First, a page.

After this initial pin-out, stand up and look at what you've done. Look at all the pins to see if they are straight. Move pins in/out as needed until you are happy you have your work squared. As mentioned earlier, the floor space will need to be undisturbed until the work is fully dried.
This pin-out part really is a very lengthy process, but it will make your work look how it should, so it is essential it is done slowly and carefully. I have been known to take up to two hours to do the pin-out, not that I'm fussy!
Once you are happy your work is dry, take the pins out carefully and slowly. It is at this point I trim the ends where I joined in new wool, the reason being that the pin-out process is intended to stretch the work into shape and I want plenty of spare yarn that will stretch with the work. It is in this removal part where the coloured pin heads are necessary - you can see easily if you have left any in.
Lift your chuppah from the sheet, lay on another contrasting surface. Stand back. Admire. Heave a huge sigh of relief and practice your emergency de-stress routine!!!!
I think I've covered everthing, but please feel free to add another entry if you have any questions. I have requested the reply option for any responses to my post so I will get back to you and help where I can. I do think you are very wise in doing a practice chuppah as this will make sure you can solve any problems before doing the real one.
Anyway, enough for now, I'll just say happy knitting!
Wishing you well,
First, I want to thank you for your great response. I did watch the video and that helped to some degree, but your reply helped even more. I have a pretty good idea of how to block my chuppah. I am still nervous because I've never done it before, but I know I have to start at some point. I guess the only question I have is what kind of soap do you use? Thank you so much.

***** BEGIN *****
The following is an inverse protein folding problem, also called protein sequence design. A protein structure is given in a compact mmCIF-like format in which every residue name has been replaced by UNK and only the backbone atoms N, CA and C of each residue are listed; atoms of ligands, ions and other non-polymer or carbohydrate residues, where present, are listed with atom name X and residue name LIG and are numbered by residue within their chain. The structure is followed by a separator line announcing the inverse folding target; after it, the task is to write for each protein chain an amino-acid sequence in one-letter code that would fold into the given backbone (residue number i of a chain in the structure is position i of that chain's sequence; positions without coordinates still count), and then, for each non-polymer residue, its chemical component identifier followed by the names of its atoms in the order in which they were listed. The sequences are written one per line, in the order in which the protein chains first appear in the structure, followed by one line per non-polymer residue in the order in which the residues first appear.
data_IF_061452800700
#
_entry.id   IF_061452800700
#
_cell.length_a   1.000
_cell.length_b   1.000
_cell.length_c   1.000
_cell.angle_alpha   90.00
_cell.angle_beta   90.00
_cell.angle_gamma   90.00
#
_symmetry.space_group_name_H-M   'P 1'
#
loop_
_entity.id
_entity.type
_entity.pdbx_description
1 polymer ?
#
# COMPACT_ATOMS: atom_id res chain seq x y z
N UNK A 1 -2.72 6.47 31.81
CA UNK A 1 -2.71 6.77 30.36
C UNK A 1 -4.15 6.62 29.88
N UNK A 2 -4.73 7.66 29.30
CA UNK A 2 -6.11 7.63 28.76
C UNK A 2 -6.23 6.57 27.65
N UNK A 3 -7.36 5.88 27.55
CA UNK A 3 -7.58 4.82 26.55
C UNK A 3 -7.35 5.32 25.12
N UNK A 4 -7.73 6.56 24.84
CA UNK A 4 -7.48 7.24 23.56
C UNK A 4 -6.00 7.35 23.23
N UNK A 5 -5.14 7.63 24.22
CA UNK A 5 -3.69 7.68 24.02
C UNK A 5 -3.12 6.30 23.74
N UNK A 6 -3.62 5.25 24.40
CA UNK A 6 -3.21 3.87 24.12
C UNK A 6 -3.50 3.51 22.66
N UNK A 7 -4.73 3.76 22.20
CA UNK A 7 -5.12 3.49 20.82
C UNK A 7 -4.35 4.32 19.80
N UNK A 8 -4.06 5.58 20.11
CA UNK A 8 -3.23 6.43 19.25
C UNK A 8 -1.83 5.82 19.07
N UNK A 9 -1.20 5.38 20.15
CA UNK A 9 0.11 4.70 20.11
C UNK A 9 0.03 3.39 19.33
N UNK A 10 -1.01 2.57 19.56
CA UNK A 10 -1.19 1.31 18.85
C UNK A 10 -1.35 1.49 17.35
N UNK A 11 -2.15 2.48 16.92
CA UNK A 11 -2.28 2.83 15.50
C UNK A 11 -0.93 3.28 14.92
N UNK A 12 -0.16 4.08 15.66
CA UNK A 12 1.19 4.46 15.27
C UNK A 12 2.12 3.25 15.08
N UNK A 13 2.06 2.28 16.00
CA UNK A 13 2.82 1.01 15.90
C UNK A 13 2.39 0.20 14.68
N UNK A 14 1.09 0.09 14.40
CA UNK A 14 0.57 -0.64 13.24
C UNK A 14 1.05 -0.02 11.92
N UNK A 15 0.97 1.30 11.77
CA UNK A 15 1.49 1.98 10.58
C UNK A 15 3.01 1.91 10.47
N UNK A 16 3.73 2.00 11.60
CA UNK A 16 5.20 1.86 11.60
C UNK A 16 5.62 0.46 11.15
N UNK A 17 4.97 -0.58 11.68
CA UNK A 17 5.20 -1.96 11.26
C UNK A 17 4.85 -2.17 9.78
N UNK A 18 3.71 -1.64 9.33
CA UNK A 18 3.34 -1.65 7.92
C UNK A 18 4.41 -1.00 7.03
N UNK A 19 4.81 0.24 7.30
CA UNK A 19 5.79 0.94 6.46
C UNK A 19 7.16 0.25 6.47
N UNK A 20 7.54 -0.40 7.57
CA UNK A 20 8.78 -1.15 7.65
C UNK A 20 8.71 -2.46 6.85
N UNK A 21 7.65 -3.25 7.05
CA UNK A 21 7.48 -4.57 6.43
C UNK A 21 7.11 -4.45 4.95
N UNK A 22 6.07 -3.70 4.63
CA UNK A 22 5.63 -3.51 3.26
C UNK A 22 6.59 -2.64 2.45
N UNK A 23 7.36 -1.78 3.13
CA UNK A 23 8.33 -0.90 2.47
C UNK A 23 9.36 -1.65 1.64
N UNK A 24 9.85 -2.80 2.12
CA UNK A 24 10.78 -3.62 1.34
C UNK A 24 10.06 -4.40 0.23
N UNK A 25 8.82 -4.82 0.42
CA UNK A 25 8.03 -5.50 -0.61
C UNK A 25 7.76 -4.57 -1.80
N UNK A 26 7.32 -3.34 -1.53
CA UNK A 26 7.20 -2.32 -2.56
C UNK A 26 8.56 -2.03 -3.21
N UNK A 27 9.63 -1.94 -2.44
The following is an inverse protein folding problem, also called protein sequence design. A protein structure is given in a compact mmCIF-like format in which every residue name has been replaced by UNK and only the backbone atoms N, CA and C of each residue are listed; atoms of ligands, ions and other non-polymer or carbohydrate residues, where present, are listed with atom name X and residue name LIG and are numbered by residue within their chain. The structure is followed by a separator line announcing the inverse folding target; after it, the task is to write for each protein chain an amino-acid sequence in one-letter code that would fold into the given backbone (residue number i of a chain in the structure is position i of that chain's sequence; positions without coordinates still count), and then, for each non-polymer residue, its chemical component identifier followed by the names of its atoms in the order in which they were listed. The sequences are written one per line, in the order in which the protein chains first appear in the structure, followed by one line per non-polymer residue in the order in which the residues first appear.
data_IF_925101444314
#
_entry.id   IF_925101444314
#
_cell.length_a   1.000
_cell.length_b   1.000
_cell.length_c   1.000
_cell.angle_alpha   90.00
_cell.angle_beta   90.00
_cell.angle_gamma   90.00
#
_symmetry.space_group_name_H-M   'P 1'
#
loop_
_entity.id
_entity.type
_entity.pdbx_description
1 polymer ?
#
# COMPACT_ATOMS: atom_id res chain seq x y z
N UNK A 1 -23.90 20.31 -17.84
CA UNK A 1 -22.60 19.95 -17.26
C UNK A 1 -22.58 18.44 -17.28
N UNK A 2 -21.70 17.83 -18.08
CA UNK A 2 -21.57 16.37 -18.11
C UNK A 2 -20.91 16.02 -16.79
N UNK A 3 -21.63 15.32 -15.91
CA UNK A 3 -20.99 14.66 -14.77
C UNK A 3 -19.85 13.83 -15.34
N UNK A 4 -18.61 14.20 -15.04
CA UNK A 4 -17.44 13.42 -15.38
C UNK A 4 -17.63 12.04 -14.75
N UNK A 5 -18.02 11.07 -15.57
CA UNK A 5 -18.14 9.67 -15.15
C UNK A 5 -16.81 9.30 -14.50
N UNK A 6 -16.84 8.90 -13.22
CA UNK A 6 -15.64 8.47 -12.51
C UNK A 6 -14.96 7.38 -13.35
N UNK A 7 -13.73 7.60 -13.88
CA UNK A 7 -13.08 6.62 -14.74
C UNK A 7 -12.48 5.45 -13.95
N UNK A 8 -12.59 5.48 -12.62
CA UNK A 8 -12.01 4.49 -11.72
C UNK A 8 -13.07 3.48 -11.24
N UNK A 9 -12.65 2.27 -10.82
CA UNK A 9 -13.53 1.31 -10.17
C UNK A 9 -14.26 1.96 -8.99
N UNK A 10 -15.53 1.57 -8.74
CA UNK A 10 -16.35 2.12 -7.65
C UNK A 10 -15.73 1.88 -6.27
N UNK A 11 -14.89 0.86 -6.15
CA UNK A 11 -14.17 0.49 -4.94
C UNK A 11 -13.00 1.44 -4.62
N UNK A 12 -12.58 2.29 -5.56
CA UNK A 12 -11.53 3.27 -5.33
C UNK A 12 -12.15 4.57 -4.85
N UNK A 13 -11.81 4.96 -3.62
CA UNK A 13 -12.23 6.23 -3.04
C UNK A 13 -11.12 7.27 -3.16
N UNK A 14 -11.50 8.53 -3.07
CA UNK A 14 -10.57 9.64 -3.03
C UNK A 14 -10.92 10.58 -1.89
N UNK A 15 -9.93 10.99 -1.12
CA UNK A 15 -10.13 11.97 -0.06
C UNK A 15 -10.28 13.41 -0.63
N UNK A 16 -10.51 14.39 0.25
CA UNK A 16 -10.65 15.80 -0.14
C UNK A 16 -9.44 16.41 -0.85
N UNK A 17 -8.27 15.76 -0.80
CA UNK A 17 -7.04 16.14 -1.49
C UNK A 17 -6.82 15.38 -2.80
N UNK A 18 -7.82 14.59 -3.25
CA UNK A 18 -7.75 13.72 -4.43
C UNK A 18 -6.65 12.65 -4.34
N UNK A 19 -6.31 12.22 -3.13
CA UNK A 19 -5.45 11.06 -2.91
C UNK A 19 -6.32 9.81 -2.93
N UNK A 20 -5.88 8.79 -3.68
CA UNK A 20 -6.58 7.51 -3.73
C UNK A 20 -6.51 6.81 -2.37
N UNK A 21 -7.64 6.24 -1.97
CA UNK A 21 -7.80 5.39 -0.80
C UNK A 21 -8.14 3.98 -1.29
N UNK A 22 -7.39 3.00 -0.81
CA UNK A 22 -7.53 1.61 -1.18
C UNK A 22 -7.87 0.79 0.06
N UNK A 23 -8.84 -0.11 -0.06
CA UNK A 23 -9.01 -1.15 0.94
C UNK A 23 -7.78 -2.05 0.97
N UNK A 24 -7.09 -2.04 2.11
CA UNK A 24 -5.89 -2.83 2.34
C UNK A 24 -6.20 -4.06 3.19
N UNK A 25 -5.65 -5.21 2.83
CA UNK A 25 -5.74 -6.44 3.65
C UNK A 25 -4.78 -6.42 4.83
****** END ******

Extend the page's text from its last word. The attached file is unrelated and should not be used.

I'm glad you found my info helpful! I looked at it after I had typed it and thought it looked a bit long, but something special deserves the best care and attention and I firmly believe you can't ever give too much time to something so important.
If you like, you could make a small square in a fairly plain pattern, perhaps 15-20 inches, and try the blocking process on that before you block your practice chuppah. Then by the time you work on the real chuppah, you will feel much more at home.
As for washing liquid, it depends on the yarn you are using and where you live. My shawls are always made of pure wool so I use a cleanser specially for wool. The detergents used for everyday clothes washes are nearly always unsuitable for wool. I live in a coastal town in north-east England here in the UK, and I use a detergent made by ASDA stores, part of the Wal-Mart empire. They make an eco-friendly liquid detergent specially for delicate fabrics, and I wash all my wool items in it. What is your yarn made of? You could ask at your local yarn store for advice on wash liquids available where you live.
Take care, speak to you soon.
I am using Plymouth Yarn Baby Alpaca Brush (80% alpaca, 20% acrylic; 110 yd [100 m]/50 g): #1000 off-white.
I might just try doing the prace blocking square. Should I use the same yarn as the chuppah? Thanks so much.
Yes, absolutely! Do use the same yarn for the small test piece as you intend to use for your chuppah. This will give you an idea of how the 'real thing' will handle and, most importantly, how it will look.
I admire your dedication, not only in doing so much work for your wedding, but everything you are also doing for your married life - I read your bio and thought WOW!
My very best wishes. Speak to you soon.